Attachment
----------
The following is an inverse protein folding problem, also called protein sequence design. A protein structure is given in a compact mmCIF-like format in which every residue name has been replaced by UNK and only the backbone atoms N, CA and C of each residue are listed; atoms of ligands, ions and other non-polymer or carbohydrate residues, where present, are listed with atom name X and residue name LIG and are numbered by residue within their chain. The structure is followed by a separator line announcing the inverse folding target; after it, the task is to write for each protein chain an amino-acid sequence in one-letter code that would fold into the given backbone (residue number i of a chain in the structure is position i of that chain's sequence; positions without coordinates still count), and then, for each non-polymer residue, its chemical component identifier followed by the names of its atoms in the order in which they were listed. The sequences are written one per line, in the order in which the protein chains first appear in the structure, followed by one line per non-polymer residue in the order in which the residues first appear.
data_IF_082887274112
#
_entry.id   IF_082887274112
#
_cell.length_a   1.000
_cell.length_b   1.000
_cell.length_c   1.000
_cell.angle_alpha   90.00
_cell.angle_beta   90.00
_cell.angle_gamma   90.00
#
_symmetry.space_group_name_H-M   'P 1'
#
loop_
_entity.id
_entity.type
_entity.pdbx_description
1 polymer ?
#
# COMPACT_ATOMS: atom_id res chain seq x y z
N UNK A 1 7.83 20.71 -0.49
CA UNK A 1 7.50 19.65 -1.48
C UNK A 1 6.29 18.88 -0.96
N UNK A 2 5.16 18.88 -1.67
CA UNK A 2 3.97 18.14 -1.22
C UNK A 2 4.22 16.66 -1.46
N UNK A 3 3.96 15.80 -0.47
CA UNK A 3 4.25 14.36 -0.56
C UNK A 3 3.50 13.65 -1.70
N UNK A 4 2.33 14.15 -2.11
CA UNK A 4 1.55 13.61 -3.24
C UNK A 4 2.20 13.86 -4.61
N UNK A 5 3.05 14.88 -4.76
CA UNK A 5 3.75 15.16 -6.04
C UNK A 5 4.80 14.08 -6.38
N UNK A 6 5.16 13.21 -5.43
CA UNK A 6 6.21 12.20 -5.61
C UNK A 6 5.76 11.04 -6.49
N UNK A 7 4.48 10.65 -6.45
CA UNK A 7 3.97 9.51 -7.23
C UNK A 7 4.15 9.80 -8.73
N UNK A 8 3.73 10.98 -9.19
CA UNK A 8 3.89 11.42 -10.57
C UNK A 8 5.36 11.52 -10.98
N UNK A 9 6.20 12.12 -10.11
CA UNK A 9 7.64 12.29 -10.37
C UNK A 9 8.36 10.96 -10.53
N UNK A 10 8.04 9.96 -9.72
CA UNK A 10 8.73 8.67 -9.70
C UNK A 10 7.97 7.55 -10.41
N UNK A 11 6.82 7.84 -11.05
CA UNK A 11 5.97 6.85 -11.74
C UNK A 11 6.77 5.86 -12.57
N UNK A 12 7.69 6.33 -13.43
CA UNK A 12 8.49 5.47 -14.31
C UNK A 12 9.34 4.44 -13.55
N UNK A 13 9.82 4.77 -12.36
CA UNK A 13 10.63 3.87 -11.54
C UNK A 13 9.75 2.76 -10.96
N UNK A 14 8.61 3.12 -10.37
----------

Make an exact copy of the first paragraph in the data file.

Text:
The following is an inverse protein folding problem, also called protein sequence design. A protein structure is given in a compact mmCIF-like format in which every residue name has been replaced by UNK and only the backbone atoms N, CA and C of each residue are listed; atoms of ligands, ions and other non-polymer or carbohydrate residues, where present, are listed with atom name X and residue name LIG and are numbered by residue within their chain. The structure is followed by a separator line announcing the inverse folding target; after it, the task is to write for each protein chain an amino-acid sequence in one-letter code that would fold into the given backbone (residue number i of a chain in the structure is position i of that chain's sequence; positions without coordinates still count), and then, for each non-polymer residue, its chemical component identifier followed by the names of its atoms in the order in which they were listed. The sequences are written one per line, in the order in which the protein chains first appear in the structure, followed by one line per non-polymer residue in the order in which the residues first appear.